Founded in 2016, Ceteris Paribus is A student-led economics and finance publication at Davidson College.

Examining the NBA Salary Cap Increase

by Michael Blasey


Memphis Grizzlies point guard Mike Conley Jr. (Image via

Memphis Grizzlies point guard Mike Conley Jr. (Image via

On July 14th, 2016 Memphis Grizzlies point guard Mike Conley Jr. made himself the most-valued player in the history of professional basketball by signing a deal worth $153 million over five years. It’s interesting to note that this contract pays Conley more money than the Golden State Warriors’ Kevin Durant and Steph Curry, the last two MVPs of the league, while Conley has never even made an All-Star or NBA Finals appearance. His contract comes at rare point in basketball history, as the salary cap has exploded to unprecedented heights. Every team in the league now has the ability to offer some sort of historically rich contract to upper and even middle-tier players based on this cap. How exactly did the league get in this type of financial situation and what exactly does it mean? Is basketball beginning to challenge football as the most popular sport in America?

The NBA first instituted a salary cap in the 1940s. It only lasted one year, but was reinstated in the 1984-1985 season. The premise of a salary cap is to create a league or market where all teams can be competitive regardless of the home city’s size. With this system teams like Milwaukee can play New York without being severely disadvantaged by their much-smaller market size. The NBA’s salary cap includes a “soft cap,” allowing teams to surpass it under some nuanced circumstances.

Presently, the salary cap for each team in the league has been predicated upon overall revenue. Stars of the team can earn a percentage of the cap, previous revenue streams did not allow for more than a one or two max contracts per team.  In the past three years, however, the NBA’s revenue has exploded by more than one billion dollars. Revenue increases like these originate from either ticket price increases or television deals. The average ticket price for an NBA game has stagnated over the past couple of years at around $54 per ticket, so the most recent surge in profits stems solely from new television deals. The 2016-2017 season marks the beginning of the new nine-year, $24 billion TV deal between the NBA, ESPN, and Turner Sports. This monumental deal increased television revenue from $930 million to $2.67 billion per year, a notably high increase in any market.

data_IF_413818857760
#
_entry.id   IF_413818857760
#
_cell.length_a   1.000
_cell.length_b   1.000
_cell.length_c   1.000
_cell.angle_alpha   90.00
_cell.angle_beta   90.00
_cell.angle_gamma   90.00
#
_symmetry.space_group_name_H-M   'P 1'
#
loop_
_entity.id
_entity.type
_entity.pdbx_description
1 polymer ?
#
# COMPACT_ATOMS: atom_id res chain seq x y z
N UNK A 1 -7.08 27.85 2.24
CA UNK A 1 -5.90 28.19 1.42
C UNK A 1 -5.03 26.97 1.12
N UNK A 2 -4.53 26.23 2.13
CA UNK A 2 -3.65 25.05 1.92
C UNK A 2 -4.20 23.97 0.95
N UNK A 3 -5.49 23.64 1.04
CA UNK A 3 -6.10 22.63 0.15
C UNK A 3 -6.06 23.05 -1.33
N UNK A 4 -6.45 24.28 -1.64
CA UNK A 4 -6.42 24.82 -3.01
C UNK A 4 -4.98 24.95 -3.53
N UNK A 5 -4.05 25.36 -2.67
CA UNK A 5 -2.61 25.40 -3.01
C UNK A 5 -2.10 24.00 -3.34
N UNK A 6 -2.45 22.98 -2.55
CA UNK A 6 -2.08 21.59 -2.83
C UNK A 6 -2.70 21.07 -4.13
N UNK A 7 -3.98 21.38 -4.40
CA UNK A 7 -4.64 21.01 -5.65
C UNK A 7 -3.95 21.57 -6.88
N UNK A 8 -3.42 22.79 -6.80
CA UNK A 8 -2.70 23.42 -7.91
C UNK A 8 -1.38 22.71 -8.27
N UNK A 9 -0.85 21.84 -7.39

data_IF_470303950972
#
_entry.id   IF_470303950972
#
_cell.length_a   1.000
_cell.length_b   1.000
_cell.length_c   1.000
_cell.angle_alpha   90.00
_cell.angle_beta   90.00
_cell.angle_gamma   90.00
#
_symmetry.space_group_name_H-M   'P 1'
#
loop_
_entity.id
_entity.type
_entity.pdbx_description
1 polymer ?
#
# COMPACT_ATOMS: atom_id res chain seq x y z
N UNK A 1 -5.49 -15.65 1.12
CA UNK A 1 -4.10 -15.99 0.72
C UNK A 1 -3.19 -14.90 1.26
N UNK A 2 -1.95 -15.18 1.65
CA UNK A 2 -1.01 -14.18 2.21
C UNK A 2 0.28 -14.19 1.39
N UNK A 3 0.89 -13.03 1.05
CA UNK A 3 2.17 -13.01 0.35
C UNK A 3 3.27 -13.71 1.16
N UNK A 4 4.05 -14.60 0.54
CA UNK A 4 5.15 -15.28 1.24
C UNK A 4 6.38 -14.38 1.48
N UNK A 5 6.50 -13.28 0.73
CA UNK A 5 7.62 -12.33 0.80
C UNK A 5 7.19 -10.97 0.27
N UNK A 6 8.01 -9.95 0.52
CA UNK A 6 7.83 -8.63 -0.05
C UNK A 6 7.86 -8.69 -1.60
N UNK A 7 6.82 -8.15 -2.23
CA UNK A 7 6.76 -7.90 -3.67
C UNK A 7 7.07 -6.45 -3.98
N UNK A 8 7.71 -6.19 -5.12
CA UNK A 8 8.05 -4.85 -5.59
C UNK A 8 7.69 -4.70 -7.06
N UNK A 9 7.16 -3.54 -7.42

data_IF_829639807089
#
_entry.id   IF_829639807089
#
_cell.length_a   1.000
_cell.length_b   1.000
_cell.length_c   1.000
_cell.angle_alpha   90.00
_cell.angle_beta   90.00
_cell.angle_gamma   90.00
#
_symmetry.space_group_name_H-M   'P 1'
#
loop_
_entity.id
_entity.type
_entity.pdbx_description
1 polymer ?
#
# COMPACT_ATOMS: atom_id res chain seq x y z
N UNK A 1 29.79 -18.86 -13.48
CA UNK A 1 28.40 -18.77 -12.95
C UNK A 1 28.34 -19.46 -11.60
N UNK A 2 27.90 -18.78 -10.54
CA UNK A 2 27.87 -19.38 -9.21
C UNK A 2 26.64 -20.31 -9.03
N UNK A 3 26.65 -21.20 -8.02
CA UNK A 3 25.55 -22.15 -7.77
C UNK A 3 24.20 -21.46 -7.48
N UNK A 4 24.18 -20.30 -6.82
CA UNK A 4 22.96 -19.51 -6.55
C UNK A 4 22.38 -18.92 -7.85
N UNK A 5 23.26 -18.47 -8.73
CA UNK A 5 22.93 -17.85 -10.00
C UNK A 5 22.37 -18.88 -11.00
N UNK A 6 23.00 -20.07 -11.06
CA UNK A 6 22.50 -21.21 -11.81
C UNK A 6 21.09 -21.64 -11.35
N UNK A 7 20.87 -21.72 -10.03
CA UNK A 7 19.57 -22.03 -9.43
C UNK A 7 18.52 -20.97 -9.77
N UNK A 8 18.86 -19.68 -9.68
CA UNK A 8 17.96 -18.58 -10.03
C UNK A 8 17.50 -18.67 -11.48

With this kind of revenue increase, the reason for salary cap increases becomes apparent. Teams are earning more money, so they should be able to spend it. More teams can afford max contracts (usually 25% of the overall cap), and virtually every team can now sign a superstar. Specifically, the cap moved from $70 million a year ago in 2015 to $94 million this season, with a projected increase to $110 million just next season.

This upcoming salary cap change includes a provision that teams must spend 90% of the cap, meaning that every organization must pay out at least $85 million of salary, regardless of players’ performance and marginal revenue. This is what makes this new salary cap jump so interesting. In the short run, some mid-level players are being compensated way above their market worth. Any basketball analyst would posit that Mike Conley is a productive player. According to, Conley ranks just outside the top ten best point guards in the league currently. In other words, he is an above-average starter at the game’s most important position. It’s clear that he has value, but what about this classification makes Conley worthy of the most lucrative deal in NBA history?

The answer: nothing. Conley is just a benefactor of a tumultuous and unpredictable time in NBA salaries. Economically speaking, the league is experiencing large returns on its product, and until the market levels out, mid-level players are going to receive some absurdly valuable deals. As consumers continue to pay the same price of admission, they simply are paying the same amount of money to watch lower-caliber players earn larger income.

What ramifications could these contracts and this market have not just on basketball but the sports market as a whole? Well, quarterback Andrew Luck of the NFL’s Indianapolis Colts also signed a historically lucrative deal this summer by inking a contract worth $140 million over six years. However, one can’t help but notice that Luck’s $23.3 million per-year salary is less than Conley’s yearly salary of $30.6 million. We’ve reached a point where the NFL, whose players have higher injury risks and more long-term damage, is paying its top players significantly less than another far less-dangerous sport. This revelation sparks the inevitable question that could shape the future of American sports: Why would anyone pursue football, a sport known to be extremely damaging to one’s body, if they could easily make more money in a different sport? Could the NBA overtake the NFL as America’s premier sports league?

Although we don’t have the answers yet, one reaction to Conley’s deal could provide some foreshadowing. Emmanuel Sanders, wide receiver for the NFL’s Denver Broncos, tweeted after the deal’s announcement, “looks like I chose the wrong sport #nbafreeagency”. I suppose we’ll just have to wait and see.

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